chicagotribune.com reports that the City Council has enacted Mayor Daley’s gun control legislation package lock, stock and barrel. This they did at a special meeting by a unanimous vote: 45 to zero. The numbers are in semi-stark contrast to the 1982 vote that ushered in the original (now defunct) handgun ban; the Council passed the “freeze” by a margin of thirty to eleven. Speaking after today’s special meeting, Mayor Daley reassured the more than 100,000 Chicago residents who own illegal handguns (and those aspiring to legal ownership) that the ordinance “places reasonable regulations regarding who should and should not be able to possess a handgun in their home for self-defense.” Cough bullshit cough . . .
With this law, we’re supporting adults who legitimately want a gun in their home for self-defense. At the same time, we’re trying to keep guns out of the hands of gangbangers and drug dealers who only want to terrorize our communities.
Explain to me again how regulating legal firearms controls illegal firearms. In fact, several aldermen dared to suggest the laws would do nothing of the sort.
“You cannot legislate criminals. They are going to be criminals no matter what,” said Ald. Ed Smith, 28th. “The people who intend to do crime, they are going to do it in whatever manner they can. They are going to get a gun wherever they can, and they are going to use it. They are not going to register their gun.”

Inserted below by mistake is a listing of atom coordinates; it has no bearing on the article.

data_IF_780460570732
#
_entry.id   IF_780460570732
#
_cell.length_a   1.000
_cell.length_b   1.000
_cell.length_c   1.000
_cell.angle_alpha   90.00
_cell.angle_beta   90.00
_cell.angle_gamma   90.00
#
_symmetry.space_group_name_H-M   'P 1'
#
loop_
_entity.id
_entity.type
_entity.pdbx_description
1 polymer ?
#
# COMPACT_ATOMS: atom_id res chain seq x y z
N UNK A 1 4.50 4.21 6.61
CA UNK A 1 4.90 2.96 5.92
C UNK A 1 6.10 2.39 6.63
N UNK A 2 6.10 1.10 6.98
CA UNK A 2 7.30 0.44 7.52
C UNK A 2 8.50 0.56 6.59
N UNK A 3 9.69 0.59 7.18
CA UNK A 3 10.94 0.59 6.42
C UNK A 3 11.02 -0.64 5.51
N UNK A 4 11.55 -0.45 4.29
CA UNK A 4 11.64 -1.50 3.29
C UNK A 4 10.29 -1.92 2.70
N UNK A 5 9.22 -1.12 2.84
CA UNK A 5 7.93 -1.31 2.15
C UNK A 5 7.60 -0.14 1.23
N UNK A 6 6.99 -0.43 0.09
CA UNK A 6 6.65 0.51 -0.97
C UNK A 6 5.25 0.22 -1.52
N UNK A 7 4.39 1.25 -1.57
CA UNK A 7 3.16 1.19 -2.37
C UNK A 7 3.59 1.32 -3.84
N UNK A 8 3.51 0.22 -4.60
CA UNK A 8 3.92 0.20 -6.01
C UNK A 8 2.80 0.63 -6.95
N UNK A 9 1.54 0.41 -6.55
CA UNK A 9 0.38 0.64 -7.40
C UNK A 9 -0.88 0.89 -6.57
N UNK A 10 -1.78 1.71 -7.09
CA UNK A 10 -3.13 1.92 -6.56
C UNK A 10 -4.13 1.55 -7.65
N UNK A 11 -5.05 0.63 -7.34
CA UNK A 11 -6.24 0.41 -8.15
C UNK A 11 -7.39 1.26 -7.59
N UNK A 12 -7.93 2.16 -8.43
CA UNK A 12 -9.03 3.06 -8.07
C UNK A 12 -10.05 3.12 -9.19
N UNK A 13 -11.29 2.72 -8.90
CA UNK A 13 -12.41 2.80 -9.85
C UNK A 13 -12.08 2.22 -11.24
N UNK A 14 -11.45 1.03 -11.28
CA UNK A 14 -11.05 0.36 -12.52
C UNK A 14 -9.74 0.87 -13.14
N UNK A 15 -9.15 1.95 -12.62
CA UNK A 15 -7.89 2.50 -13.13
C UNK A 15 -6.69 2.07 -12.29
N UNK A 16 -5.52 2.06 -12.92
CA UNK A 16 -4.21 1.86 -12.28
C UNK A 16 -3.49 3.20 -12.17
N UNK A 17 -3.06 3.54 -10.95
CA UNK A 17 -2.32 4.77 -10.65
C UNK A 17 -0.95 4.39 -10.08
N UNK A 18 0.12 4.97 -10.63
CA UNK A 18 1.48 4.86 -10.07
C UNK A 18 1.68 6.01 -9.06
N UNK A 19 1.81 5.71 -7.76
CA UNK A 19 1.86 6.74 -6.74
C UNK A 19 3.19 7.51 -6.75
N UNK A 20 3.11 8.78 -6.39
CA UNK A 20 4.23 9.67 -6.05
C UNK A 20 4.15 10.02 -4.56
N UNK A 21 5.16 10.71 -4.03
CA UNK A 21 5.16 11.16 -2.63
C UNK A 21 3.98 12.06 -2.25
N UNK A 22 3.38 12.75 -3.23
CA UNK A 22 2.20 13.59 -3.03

After making a similar acknowledgement, Ald. Deborah Graham, 29th, issued a plea: “I also would encourage gangbangers who get those guns unlawfully to stop getting them unlawfully. We’re going to increase the penalties to make sure our communities are safe.”
Hang on; is Alderman Graham suggesting that gangbangers should get their weapons legally? Problem. A lot of people who run with gangs have criminal records, which prohibits them from purchasing firearms. Just teasin’.
Anyway, all this Russian around—I mean, rushing around is down to the Mayor’s desire to have the new restriction in place when the old restriction—an outright ban—gets swept into the dustbin of history. Although the Chicago City Council voted in the ban by a large margin, the longest continually serving alderman from a single ward in Chicago history is telling the world that regrets, he has a few.
Ald. Edward Burke [above], 14th, who in 1982 shepherded the gun ban through the council, said maybe the council got it wrong in the first place.
“Perhaps I and some of the others that voted in favor of this ordinance exhibited too much ardor for the ban, and we perhaps should have been more sensitive to weighing the rights of legitimate citizens to have weapons,” Burke said.